The type of project you create influences the number of yarns used and the weaving methods used. Some projects require more pressure than other. For example, when weaving a tapestry, a lot of pressure is used to cover the warp yarns and create images and patterns. However, when weaving a scarf, the pressure can vary and it can be woven loosely.
How to choose the best warp yarn for weaving?
A best way to check the stability of the the yarn is with a yarn strand test. Think of the warp yarns as the skeleton of the weaving project. Therefore, it must remain structured.
Yarn strand test
While weaving, the yarns cross and rub against each other, in addition to being pulled to keep the tension of the project. Therefore, the stability of the yarn is to be tested. To do this,
1. Grab a small section of the yarn with two hands. Take your fingernail and rub it along the small section. If the material sheds a lot or does not hold its form well, then this yarn is not good as the warp.
2.Also, check the strength of the yarn. Hold a section of yarn and pull on the ends. If the yarn stretches or expands too much, it is not ideal for the warp either. If the yarn breaks or unravels, it too is not ideal as the warp.
Note: Now, this is not to say that you cannot use these yarn as warp, rather it may be difficult to manage if you are just beginning weaving. If you are a more experienced weaver, you might be comfortable using more flexible or delicate yarns as the warp.
While weaving, the tension is kept by the collective yarns and not by just one strand (as in the strand test). The pressure is evened out. Therefore, weaving with a delicate warp yarn is possible.
Warp yarn options
Cotton, wool and jute (linen) is used often for the warp. These fibers are strong and there is a wide variety available.
Some commonly used are:
ply cotton linen
2 ply cotton
(un)mercerized cotton – this is cotton with coating, which strengthens the yarn and gives it a shiny look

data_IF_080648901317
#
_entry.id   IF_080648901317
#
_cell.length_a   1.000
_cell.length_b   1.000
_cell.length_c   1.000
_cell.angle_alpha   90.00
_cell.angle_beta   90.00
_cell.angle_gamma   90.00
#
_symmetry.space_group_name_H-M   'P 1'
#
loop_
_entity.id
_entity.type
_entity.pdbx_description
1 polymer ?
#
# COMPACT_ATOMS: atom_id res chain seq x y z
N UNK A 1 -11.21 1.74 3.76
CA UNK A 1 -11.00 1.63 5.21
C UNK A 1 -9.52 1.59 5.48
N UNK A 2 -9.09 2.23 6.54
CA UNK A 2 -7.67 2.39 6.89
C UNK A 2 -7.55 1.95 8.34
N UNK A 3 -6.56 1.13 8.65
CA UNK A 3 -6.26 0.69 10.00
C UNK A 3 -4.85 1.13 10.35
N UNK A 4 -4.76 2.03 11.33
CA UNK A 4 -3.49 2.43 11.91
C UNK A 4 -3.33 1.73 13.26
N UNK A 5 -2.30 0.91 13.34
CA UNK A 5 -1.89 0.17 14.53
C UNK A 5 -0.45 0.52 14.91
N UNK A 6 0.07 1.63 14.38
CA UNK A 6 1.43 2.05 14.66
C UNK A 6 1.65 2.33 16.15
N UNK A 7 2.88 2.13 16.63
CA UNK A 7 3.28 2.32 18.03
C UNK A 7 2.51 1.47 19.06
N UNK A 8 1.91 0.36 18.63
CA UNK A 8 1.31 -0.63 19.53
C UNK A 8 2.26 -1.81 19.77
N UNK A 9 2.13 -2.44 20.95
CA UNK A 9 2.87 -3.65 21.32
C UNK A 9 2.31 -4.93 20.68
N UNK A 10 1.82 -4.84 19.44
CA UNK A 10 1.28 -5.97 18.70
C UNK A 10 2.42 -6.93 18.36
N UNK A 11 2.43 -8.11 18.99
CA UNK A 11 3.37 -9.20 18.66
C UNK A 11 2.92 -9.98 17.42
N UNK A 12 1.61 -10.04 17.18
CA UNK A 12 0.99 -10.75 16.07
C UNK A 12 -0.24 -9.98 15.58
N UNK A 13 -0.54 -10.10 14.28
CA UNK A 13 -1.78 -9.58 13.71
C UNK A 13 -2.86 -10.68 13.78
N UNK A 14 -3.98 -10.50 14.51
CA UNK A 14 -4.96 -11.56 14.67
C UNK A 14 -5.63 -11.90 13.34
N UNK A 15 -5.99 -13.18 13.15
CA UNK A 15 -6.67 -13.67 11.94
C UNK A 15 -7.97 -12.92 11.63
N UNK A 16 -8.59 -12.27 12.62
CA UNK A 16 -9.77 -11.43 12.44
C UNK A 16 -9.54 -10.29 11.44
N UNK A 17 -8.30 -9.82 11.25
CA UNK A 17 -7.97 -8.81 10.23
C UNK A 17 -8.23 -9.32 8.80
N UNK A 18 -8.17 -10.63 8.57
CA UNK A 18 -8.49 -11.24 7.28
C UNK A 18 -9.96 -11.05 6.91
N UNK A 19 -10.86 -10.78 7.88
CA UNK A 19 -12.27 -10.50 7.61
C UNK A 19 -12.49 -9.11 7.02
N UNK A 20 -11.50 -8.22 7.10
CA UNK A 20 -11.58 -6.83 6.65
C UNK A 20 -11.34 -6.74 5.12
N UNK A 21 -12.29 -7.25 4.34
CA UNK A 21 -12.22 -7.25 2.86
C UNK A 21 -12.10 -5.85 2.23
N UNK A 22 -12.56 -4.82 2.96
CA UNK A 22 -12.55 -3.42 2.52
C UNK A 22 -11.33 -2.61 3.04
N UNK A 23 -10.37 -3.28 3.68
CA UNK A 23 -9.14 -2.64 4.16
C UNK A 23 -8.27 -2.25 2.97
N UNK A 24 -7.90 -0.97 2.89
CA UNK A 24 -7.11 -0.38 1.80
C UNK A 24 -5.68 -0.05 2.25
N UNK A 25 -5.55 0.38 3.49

Wool and alpaca are also strong and diverse fibers, which can be used as a warp.
I tend to prefer a neutral warp when weaving; however experimenting with colorful warps can give your woven project even more character and an interesting look.
Here are a few color ideas for the warp:
1.Neutral colors– Play it safe with basic neutral colors. Neutral colors can also make a statement by contrasting with a darker or lighter weft.
2. Complimentary colors ( yellow/ purple, red/ green, blue/ orange)- Complimentary colors naturally make each other pop out.
3. Monochromatic colors (gradation of one color by adding darker and lighter tones) – these colors are in the same color family. These colors create depth.
4.Neon or bright colors – Neon always pops out, especially on cloth!
5.Mixed-up warp- If you really want to mix it up, try using a warp with two or more colors (or even textures) of yarns. This creates another visual focus.
How to choose the best weft yarn for weaving?
Weft yarn gives you the freedom to create with whatever material you like. Whether it is with yarn, thread, or other materials, such as paper and plastic. Once the warp has been set, your weft is up to you.
The most commonly used weft yarns :
I have found that mixing up yarns with different texture, thickness, and patterns create something interesting. Playing around with inconsistencies in a woven pattern or adding a color point can give your project some flare. For more information about the yarns, you can visit this website’s page, Types of Yarns.
For example, in my next project, I will use these 4 yarns in the weft. Although they are the same color, they have different plies, thickness and made of different material.
As mentioned above, the design of your piece is not only influenced by one aspect, but by everything: the material, density, color and pattern. It takes time to develop an understanding of the materials. So I encourage you to just experiment with as many type as you can and find what works best for you.